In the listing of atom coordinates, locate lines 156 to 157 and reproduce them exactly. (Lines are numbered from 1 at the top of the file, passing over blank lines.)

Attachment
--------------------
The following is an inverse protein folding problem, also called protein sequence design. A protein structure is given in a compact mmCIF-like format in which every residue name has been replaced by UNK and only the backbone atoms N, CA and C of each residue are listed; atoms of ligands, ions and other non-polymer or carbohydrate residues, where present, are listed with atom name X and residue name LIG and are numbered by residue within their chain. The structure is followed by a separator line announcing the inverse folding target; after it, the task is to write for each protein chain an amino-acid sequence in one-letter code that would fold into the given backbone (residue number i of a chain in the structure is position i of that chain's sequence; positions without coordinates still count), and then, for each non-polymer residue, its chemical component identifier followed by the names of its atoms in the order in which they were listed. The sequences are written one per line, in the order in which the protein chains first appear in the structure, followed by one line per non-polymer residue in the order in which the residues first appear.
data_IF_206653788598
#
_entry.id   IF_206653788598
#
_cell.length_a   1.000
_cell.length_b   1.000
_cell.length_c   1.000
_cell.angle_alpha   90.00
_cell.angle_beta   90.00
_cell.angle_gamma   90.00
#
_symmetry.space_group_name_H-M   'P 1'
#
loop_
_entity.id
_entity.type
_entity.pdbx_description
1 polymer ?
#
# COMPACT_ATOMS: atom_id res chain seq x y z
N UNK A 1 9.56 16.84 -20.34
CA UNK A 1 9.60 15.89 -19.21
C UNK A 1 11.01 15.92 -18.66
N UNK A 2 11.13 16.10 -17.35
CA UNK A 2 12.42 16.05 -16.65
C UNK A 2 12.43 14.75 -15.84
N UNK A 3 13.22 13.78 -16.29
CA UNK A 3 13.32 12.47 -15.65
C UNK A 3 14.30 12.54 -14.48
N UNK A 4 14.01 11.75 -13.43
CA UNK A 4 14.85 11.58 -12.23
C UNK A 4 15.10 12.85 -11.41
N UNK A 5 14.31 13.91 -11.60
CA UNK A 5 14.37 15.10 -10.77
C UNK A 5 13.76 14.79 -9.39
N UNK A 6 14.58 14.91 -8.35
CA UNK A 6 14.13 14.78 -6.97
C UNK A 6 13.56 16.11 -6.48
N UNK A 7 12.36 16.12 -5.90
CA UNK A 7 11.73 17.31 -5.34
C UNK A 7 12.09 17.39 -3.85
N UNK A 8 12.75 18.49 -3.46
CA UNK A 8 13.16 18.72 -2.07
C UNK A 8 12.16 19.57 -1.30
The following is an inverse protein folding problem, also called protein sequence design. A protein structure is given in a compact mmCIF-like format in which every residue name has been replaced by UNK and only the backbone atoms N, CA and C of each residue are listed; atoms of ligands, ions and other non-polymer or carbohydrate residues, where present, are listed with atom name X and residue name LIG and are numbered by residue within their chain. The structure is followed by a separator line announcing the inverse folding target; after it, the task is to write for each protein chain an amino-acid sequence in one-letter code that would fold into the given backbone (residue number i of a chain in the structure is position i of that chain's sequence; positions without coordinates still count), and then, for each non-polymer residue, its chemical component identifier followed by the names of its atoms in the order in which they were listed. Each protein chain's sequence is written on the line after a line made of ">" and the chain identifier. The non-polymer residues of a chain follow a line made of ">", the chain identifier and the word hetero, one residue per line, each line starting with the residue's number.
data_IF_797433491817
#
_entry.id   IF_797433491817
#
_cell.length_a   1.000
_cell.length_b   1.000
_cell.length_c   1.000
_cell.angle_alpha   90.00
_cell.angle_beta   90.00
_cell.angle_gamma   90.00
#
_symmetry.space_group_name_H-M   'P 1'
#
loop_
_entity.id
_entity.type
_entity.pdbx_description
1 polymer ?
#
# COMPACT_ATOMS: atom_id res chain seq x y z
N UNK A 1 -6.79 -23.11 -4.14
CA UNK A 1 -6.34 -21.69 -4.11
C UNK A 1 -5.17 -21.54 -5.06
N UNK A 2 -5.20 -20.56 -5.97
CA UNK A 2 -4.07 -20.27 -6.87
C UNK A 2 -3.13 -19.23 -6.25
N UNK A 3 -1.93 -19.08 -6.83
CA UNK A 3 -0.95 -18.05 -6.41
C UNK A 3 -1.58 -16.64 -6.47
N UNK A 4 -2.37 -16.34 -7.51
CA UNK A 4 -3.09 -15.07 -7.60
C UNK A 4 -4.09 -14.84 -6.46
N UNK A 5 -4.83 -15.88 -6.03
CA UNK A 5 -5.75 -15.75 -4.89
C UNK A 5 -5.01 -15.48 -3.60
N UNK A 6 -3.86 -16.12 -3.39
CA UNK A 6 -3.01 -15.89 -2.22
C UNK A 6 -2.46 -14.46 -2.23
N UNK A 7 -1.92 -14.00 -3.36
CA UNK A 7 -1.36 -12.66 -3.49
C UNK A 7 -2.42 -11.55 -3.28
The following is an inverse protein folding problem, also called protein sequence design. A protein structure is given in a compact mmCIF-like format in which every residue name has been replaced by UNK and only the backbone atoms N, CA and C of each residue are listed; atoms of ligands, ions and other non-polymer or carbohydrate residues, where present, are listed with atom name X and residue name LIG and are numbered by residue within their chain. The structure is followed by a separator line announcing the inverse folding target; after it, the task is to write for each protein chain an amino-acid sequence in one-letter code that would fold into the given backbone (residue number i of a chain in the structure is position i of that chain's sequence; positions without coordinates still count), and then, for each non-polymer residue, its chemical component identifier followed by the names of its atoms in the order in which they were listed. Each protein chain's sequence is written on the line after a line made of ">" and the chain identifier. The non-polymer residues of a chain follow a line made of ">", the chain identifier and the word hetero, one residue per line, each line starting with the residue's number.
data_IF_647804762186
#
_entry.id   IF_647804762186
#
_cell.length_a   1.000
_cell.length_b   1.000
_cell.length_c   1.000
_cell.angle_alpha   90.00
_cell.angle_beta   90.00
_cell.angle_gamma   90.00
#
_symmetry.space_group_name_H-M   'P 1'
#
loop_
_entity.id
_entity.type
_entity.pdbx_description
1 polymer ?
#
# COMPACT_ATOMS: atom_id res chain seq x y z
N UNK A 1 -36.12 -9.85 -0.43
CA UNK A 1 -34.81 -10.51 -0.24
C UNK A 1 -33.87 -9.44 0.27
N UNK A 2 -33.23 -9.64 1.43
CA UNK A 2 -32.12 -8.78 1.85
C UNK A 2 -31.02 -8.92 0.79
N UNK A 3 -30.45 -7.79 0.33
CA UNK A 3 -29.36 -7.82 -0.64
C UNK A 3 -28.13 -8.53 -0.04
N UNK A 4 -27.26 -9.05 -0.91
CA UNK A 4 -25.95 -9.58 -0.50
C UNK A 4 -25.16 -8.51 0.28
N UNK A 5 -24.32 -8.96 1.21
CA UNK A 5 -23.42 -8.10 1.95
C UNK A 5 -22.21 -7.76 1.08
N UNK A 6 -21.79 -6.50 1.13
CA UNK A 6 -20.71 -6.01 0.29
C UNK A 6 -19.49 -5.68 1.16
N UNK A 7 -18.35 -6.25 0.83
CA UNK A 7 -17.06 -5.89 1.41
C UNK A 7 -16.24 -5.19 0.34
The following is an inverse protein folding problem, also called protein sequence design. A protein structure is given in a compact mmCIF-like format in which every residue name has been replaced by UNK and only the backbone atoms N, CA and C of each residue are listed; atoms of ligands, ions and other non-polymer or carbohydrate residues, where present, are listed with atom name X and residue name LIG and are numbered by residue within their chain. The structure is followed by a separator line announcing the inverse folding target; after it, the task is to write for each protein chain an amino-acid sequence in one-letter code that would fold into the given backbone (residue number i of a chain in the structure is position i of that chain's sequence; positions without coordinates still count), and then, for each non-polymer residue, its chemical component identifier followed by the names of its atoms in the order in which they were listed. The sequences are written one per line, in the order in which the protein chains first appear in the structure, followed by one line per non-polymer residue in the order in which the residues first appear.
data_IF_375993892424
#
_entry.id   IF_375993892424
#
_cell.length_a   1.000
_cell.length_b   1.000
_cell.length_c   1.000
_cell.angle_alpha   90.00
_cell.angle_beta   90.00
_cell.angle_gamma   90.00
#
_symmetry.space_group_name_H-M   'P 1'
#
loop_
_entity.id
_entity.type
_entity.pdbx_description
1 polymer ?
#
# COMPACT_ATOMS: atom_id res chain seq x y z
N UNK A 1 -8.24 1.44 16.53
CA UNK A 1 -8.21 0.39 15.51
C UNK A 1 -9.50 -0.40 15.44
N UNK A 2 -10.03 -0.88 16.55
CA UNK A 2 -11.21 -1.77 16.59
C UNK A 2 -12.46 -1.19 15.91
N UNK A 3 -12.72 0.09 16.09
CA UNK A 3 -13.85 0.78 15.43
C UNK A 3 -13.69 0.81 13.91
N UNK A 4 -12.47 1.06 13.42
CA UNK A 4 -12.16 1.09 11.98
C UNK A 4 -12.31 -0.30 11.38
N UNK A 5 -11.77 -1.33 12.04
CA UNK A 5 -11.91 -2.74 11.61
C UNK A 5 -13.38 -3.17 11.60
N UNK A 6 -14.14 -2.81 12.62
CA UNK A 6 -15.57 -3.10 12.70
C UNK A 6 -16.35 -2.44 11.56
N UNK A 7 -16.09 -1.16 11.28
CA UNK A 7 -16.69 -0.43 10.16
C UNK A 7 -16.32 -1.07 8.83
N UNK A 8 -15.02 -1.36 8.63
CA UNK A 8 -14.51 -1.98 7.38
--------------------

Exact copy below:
C UNK A 2 -12.46 -1.19 15.91
N UNK A 3 -12.72 0.09 16.09